Mr. Wilson: I agree with my hon. Friend's premise. Here is a sobering statistic: the forerunner of the renewables obligations was the non-fossil fuels obligation, and two thirds of the projects that were approved under the non-fossil fuels obligation have never happened. The great majority were blocked locally by planning objections. There is a clear dichotomy between the lip service that many people pay to renewable energy as a good thing in principle, and the attitudes that they strike as soon as something is proposed in practice in their localities. Many people in the environmental movement must start to square their conscience with their intellect. If they are in favour of renewables in general, they should also be in favour of renewable projects in practice.
Consultation is going on in England and Wales about the planning guidelines. Again, a balance must be struck. People should have the right to make representations, but they should not use delaying tactics. There must be a bias in favour of a balanced outcome rather than an inbuilt mechanism by which every project can be blocked. I hope that the consultation will be beneficial in clearing the way for many more projects.
Another issue that is being dealt with is the transportability of projects. One of the problems under the previous obligation was that if a project failed to get planning permission in the spot for which it was initially designated, it could not be taken elsewhere. If it becomes possible for a project to try another site where it might obtain planning permission, many of the projects may go ahead.
We can change the planning laws as much as we like, but unless there is a change of attitude and people are prepared to be reasonable, to allow projects to go forward and to recognise that they are beneficial to the local community as well as to the wider society, we will still face bottlenecks. We can have as many targets as we like, but we will not reach them unless the projects come to fruition.
Mr. Wilson: We should be fair to the MOD. It is often said that it is blocking everything, but it is not. Some 18 sites have been designated under the first tranche for offshore wind projects, and the MOD raised objections to only four. I hope that the other 14 can proceed. I do not take the issue of safety lightly. It comes above everything else and there are questions to be answered about flight paths and interference with radar. A wide range of issues apply to civil aviation as well as to military activity. The best approach is to work through the cases individually. I do not think that the problems will be as great as they are presented. I assure the hon. Gentleman that there is active dialogue with the MOD and the Department for Transport. I am due to meet Ministers from other Departments shortly to discuss exactly these issues. There is not a blanket ban from the MOD even on offshore projects, and it would be wrong to get the scale of the problem out of proportion.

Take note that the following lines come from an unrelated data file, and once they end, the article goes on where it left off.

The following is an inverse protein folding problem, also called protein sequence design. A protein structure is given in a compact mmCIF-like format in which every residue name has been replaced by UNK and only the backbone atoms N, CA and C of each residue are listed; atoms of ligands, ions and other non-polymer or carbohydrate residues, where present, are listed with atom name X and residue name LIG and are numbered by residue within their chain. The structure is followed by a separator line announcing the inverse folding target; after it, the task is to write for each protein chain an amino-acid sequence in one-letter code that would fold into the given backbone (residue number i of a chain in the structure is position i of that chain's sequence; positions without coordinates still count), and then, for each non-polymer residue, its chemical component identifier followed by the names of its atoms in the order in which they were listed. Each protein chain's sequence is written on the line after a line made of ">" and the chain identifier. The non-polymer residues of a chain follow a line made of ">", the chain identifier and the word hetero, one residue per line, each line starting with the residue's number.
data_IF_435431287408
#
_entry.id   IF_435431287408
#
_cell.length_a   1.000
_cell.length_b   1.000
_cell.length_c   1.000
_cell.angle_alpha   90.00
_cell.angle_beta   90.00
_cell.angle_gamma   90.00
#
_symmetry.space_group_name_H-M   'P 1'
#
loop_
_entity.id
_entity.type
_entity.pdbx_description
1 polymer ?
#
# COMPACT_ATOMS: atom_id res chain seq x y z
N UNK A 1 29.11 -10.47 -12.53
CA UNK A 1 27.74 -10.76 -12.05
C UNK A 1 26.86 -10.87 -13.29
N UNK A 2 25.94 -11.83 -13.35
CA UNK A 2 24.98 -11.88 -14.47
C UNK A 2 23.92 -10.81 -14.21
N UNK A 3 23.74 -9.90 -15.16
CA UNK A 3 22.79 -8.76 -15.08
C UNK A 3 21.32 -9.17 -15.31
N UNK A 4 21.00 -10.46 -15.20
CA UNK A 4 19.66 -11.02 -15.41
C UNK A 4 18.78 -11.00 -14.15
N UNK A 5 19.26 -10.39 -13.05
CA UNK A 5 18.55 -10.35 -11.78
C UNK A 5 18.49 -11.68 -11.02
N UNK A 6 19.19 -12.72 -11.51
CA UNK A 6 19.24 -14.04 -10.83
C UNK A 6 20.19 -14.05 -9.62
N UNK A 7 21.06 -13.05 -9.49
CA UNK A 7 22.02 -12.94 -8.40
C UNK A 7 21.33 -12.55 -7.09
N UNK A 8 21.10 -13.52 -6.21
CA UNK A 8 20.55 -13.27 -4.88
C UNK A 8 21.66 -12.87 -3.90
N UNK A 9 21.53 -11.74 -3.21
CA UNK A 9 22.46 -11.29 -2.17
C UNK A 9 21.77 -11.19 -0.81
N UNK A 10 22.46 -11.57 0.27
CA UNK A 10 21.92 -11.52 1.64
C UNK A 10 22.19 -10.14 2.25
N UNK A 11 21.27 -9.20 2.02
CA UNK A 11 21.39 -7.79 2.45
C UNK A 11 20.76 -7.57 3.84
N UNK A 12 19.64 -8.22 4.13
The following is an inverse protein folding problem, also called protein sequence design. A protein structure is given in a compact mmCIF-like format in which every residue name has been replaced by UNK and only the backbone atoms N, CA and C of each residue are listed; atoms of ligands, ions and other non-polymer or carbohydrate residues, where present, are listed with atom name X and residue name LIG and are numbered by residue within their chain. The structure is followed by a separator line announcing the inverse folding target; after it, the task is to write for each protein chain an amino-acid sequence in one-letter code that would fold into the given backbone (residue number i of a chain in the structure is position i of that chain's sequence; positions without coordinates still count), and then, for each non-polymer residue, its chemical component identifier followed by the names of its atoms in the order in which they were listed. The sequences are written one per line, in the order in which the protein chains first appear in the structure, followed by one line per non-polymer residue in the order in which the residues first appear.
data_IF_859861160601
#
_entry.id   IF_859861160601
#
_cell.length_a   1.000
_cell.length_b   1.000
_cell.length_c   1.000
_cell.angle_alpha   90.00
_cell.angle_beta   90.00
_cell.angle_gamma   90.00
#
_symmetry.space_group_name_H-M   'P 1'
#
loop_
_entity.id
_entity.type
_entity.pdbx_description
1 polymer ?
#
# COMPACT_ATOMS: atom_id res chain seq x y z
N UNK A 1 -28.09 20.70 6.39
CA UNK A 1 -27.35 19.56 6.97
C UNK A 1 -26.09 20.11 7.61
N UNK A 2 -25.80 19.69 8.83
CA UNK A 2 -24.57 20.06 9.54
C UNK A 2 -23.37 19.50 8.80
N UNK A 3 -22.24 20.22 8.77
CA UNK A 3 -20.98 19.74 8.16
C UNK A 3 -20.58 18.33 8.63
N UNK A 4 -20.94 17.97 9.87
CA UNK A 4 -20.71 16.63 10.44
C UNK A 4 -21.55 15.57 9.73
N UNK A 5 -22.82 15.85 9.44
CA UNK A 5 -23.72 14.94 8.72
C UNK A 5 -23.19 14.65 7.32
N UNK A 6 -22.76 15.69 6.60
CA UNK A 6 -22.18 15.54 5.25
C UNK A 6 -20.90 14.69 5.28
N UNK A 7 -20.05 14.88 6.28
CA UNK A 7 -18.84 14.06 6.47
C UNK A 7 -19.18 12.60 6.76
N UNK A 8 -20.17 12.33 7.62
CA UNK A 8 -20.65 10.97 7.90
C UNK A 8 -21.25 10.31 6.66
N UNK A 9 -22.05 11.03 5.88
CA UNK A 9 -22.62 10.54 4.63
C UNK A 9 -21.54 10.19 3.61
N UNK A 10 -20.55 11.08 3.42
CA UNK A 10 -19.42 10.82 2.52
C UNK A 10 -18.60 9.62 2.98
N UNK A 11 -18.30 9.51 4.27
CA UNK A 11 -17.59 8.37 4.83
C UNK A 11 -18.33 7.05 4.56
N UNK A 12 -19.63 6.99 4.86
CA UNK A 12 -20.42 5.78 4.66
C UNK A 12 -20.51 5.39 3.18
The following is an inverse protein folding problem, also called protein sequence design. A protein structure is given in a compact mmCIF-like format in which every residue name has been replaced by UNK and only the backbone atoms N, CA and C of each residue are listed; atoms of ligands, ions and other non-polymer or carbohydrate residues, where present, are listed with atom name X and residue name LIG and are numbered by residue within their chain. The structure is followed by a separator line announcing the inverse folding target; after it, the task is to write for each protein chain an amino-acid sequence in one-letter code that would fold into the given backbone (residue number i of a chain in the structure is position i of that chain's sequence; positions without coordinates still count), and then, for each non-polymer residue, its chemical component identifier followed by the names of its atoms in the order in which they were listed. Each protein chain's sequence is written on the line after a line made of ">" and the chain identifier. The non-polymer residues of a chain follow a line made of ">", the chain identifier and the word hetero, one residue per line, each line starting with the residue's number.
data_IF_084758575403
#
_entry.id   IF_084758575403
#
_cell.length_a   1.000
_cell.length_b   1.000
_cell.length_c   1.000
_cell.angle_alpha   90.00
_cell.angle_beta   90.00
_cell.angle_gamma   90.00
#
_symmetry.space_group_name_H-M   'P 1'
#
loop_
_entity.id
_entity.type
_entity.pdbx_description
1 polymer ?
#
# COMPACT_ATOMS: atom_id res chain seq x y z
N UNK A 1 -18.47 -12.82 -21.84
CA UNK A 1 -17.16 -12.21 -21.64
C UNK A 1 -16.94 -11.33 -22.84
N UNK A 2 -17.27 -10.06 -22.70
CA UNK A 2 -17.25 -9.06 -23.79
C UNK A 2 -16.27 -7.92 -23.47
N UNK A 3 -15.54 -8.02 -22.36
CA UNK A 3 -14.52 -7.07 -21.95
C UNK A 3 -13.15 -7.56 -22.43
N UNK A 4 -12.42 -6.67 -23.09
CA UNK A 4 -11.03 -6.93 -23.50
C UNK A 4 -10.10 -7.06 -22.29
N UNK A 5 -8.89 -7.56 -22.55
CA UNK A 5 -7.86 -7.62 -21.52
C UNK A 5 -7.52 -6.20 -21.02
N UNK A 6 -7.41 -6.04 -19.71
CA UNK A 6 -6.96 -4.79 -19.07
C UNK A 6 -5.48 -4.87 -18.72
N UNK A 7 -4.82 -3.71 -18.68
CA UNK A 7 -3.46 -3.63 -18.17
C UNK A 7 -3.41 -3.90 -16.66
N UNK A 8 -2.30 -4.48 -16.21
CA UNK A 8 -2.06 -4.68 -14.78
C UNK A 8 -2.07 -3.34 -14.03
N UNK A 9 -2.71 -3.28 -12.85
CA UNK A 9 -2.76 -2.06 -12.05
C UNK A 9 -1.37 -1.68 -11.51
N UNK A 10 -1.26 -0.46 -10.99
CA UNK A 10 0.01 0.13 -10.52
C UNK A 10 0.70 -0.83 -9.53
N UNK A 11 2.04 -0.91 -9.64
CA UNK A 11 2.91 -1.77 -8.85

Other than hydro, wind is the only other significant contributor to renewable energy. Other technologies exist, but little has been done to turn them into commercial industries. That is the hurdle that we must cross. The key mechanism that we have adopted to achieve that is the new renewables obligation for electricity suppliers that came into effect on 1 April this year. It requires them to provide a rising proportion of their supplies from renewables, reaching 10 per cent. by 2010.
We have also exempted electricity from renewable sources from the climate change levy. All that means that across Great Britain as a whole, the total value of the market for electricity generated from renewables will be between £1.5 billion and £2 billion a year by 2010. A massive new industry is being created. In addition, we are providing support worth £260 million over the next three years to boost technologies that are at the demonstration stageoffshore wind energy, energy crops, wave and tidal and solar photovoltaicsand to enhance our research and development budget for renewables more generally.
I emphasise the point that renewables are not just about energy and the environment; they are also about manufacturing and jobs. There are significant opportunities for UK industry within our current targets, let alone those suggested by the PIU for beyond 2010. Even those do not take account of the massive global market that will exist in renewables technology and hardware. If UK industry responds to that, new generating equipment and services will be supplied by UK firms and the jobs will be located here. If our industry does not respond, however, imports will meet the orders.
I am pleased that there is much activity in that sector and many signs that industry has woken up to the opportunities. That is why I decided to establish a new unitRenewables UKwithin the Department of Trade and Industry. The overall aim of the unit, which is located in Aberdeen, is to maximise UK jobs, exports and investment in renewables by promoting the same enterprise and innovation that occurred in the oil and gas industries 30 years ago. In many ways, Renewables UK